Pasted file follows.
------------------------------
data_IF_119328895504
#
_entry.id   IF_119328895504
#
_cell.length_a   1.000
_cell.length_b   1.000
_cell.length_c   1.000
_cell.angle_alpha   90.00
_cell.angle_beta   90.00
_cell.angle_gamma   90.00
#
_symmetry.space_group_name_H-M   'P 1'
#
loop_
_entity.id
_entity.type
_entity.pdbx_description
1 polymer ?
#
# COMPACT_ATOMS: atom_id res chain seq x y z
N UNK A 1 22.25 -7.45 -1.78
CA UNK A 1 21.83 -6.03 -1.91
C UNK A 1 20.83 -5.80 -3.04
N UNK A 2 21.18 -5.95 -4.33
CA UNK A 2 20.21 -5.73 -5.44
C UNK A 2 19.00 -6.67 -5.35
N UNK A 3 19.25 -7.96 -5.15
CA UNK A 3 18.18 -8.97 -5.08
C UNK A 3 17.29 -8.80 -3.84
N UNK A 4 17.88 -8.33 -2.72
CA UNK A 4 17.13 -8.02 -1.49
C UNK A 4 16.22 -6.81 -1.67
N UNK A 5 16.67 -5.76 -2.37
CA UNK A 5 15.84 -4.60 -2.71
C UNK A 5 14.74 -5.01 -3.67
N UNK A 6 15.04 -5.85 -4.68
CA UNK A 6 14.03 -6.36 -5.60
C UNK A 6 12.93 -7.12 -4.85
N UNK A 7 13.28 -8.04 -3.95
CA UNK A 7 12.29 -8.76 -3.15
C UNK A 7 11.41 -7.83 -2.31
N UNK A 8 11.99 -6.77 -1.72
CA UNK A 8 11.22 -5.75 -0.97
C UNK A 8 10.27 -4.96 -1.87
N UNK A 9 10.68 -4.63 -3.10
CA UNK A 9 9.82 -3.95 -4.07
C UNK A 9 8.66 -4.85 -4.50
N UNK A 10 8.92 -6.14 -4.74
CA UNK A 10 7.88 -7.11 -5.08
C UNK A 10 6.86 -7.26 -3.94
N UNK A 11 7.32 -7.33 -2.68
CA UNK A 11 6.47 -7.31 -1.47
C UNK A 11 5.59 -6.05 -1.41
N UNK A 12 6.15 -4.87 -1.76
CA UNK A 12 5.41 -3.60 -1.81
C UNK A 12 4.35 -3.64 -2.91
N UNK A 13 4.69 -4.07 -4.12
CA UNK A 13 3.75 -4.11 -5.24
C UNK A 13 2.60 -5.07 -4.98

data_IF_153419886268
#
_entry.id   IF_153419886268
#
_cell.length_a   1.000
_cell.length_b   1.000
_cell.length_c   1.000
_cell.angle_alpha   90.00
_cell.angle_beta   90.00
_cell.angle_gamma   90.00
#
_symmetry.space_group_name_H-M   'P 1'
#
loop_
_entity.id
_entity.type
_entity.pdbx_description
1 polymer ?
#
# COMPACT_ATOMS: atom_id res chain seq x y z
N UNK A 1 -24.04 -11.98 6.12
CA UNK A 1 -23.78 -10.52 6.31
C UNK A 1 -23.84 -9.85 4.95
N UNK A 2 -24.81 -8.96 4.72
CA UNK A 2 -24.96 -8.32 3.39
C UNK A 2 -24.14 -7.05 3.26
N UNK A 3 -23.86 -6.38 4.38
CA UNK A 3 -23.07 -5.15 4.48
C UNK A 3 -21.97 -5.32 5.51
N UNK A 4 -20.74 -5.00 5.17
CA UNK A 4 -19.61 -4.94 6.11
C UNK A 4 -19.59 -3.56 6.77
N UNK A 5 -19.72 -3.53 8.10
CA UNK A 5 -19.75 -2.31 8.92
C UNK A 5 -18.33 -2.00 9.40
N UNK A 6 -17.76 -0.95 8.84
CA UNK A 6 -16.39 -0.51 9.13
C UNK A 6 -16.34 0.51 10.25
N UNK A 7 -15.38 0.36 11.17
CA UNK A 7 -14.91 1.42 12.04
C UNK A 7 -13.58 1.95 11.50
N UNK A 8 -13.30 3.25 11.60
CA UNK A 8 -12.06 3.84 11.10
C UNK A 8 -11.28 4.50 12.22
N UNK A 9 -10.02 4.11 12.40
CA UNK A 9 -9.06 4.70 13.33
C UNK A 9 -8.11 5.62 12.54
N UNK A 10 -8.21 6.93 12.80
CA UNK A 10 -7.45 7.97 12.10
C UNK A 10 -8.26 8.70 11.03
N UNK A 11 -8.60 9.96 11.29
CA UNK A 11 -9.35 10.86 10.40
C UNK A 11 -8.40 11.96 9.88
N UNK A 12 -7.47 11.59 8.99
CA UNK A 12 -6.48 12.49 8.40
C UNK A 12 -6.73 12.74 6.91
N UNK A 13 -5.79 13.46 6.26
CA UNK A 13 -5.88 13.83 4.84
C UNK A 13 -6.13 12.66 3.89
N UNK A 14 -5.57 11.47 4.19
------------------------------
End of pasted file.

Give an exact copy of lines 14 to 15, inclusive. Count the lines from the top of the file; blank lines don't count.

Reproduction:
loop_
_entity.id